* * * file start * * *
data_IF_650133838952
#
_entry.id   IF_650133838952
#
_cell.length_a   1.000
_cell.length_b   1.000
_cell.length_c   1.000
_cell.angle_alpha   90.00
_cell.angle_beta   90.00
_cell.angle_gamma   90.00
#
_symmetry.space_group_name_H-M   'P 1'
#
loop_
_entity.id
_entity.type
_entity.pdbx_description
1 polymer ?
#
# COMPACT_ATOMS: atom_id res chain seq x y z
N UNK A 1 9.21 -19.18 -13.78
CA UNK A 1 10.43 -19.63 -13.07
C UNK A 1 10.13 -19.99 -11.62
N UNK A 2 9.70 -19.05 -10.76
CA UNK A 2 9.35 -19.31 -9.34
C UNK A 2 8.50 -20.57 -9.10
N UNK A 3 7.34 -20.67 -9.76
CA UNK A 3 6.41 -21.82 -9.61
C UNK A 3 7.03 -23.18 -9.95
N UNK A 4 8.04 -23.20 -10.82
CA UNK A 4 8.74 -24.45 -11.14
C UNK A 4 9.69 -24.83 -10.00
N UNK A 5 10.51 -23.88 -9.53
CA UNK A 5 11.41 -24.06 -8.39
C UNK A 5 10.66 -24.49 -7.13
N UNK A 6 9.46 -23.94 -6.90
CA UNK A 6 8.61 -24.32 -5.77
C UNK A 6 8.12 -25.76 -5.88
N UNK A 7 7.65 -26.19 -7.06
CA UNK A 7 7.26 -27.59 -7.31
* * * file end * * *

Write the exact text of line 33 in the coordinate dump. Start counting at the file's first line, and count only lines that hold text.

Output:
N UNK A 5 10.51 -23.88 -9.53